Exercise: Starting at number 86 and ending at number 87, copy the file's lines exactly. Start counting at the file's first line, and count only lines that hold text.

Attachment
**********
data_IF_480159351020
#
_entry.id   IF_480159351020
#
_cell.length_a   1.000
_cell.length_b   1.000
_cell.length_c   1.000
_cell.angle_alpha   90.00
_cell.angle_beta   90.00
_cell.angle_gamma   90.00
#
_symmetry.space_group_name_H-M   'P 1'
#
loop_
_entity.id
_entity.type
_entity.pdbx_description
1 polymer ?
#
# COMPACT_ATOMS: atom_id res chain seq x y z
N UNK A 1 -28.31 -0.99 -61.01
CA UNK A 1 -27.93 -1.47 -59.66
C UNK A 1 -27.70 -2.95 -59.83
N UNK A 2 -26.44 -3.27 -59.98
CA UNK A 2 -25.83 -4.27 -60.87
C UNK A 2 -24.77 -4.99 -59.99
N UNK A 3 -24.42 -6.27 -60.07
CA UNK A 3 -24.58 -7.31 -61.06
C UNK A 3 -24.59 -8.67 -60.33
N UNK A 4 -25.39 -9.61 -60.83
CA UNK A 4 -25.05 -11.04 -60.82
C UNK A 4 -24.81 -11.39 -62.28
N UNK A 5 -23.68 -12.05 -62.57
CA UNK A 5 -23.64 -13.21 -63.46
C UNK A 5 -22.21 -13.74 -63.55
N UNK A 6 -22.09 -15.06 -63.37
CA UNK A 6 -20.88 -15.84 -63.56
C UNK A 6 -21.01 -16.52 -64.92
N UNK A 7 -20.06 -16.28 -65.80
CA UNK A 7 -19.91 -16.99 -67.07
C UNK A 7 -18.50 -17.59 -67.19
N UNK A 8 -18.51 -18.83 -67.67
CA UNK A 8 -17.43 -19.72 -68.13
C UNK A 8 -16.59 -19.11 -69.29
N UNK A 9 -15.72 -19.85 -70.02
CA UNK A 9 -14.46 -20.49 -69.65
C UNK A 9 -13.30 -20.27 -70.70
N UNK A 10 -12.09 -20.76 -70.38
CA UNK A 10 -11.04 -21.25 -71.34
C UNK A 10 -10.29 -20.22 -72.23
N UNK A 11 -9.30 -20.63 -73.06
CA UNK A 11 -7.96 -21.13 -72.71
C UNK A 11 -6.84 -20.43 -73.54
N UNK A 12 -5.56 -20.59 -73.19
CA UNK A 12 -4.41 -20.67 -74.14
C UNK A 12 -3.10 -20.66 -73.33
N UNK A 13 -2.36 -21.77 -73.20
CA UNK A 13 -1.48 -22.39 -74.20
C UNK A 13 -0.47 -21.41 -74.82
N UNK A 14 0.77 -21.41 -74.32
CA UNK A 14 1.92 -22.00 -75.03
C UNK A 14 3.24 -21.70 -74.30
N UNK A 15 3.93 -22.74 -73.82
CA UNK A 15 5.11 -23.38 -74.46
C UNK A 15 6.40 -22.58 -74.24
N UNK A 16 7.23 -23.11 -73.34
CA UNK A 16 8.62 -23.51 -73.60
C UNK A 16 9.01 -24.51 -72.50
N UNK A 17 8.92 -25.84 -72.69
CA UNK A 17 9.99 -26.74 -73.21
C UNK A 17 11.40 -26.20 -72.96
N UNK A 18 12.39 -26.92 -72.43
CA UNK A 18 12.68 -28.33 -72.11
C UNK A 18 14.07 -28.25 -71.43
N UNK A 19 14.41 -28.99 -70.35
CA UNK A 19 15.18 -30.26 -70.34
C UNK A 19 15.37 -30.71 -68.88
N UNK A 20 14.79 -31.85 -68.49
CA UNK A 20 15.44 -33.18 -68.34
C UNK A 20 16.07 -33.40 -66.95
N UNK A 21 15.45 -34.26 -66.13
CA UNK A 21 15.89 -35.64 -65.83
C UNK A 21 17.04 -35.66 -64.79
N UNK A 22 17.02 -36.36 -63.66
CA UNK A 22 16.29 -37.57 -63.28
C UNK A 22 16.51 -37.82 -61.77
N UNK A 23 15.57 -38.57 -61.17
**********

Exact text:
C UNK A 22 16.51 -37.82 -61.77
N UNK A 23 15.57 -38.57 -61.17